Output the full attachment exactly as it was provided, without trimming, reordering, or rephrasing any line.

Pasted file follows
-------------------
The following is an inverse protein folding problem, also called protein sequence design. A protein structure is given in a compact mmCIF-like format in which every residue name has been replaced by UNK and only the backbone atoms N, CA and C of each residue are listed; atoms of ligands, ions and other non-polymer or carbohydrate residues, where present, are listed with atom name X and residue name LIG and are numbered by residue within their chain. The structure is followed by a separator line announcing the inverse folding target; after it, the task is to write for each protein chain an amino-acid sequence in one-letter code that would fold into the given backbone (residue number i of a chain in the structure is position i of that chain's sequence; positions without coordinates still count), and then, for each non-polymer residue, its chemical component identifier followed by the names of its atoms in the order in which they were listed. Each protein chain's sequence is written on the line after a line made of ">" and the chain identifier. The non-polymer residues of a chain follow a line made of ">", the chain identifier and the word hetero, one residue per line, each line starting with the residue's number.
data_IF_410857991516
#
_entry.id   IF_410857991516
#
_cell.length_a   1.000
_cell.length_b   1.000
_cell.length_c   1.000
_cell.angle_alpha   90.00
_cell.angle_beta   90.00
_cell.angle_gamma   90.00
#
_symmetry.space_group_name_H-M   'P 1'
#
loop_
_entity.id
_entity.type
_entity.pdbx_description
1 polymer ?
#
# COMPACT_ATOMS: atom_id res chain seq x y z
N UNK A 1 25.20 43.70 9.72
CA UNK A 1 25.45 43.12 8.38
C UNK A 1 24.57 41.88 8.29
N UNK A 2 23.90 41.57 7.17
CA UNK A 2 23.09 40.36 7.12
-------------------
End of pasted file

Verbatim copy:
The following is an inverse protein folding problem, also called protein sequence design. A protein structure is given in a compact mmCIF-like format in which every residue name has been replaced by UNK and only the backbone atoms N, CA and C of each residue are listed; atoms of ligands, ions and other non-polymer or carbohydrate residues, where present, are listed with atom name X and residue name LIG and are numbered by residue within their chain. The structure is followed by a separator line announcing the inverse folding target; after it, the task is to write for each protein chain an amino-acid sequence in one-letter code that would fold into the given backbone (residue number i of a chain in the structure is position i of that chain's sequence; positions without coordinates still count), and then, for each non-polymer residue, its chemical component identifier followed by the names of its atoms in the order in which they were listed. Each protein chain's sequence is written on the line after a line made of ">" and the chain identifier. The non-polymer residues of a chain follow a line made of ">", the chain identifier and the word hetero, one residue per line, each line starting with the residue's number.
data_IF_410857991516
#
_entry.id   IF_410857991516
#
_cell.length_a   1.000
_cell.length_b   1.000
_cell.length_c   1.000
_cell.angle_alpha   90.00
_cell.angle_beta   90.00
_cell.angle_gamma   90.00
#
_symmetry.space_group_name_H-M   'P 1'
#
loop_
_entity.id
_entity.type
_entity.pdbx_description
1 polymer ?
#
# COMPACT_ATOMS: atom_id res chain seq x y z
N UNK A 1 25.20 43.70 9.72
CA UNK A 1 25.45 43.12 8.38
C UNK A 1 24.57 41.88 8.29
N UNK A 2 23.90 41.57 7.17
CA UNK A 2 23.09 40.36 7.12